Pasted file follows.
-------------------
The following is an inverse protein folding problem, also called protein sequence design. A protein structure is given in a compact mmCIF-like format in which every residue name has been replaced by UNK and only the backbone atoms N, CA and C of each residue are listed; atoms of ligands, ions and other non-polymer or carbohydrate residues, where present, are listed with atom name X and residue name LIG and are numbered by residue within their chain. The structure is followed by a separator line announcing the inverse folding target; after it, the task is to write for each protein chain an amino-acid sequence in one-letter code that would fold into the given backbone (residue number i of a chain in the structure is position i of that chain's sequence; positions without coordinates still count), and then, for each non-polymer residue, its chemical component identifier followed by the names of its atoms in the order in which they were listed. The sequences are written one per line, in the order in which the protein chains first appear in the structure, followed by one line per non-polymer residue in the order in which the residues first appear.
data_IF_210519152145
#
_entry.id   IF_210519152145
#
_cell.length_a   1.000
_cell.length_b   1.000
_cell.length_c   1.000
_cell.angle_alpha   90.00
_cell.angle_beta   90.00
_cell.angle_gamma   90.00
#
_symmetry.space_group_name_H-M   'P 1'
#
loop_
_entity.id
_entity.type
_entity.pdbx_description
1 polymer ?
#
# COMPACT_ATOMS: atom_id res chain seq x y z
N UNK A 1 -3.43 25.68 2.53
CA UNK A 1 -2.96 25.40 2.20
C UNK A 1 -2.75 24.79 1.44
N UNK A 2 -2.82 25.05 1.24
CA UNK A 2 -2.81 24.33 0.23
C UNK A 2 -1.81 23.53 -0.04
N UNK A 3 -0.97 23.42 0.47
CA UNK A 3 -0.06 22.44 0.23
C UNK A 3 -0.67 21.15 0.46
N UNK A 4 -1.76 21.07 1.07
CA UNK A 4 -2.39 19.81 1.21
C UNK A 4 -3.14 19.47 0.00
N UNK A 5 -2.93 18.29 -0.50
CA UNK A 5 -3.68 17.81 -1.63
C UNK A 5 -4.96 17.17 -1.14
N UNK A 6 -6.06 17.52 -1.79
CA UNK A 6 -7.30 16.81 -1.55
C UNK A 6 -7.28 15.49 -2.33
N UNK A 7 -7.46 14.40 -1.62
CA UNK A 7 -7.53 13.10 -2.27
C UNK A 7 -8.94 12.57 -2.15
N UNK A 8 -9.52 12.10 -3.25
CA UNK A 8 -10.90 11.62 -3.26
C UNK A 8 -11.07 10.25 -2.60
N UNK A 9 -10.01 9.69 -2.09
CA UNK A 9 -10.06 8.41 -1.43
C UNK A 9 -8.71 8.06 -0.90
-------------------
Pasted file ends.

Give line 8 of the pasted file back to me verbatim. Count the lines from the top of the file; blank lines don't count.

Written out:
_cell.length_c   1.000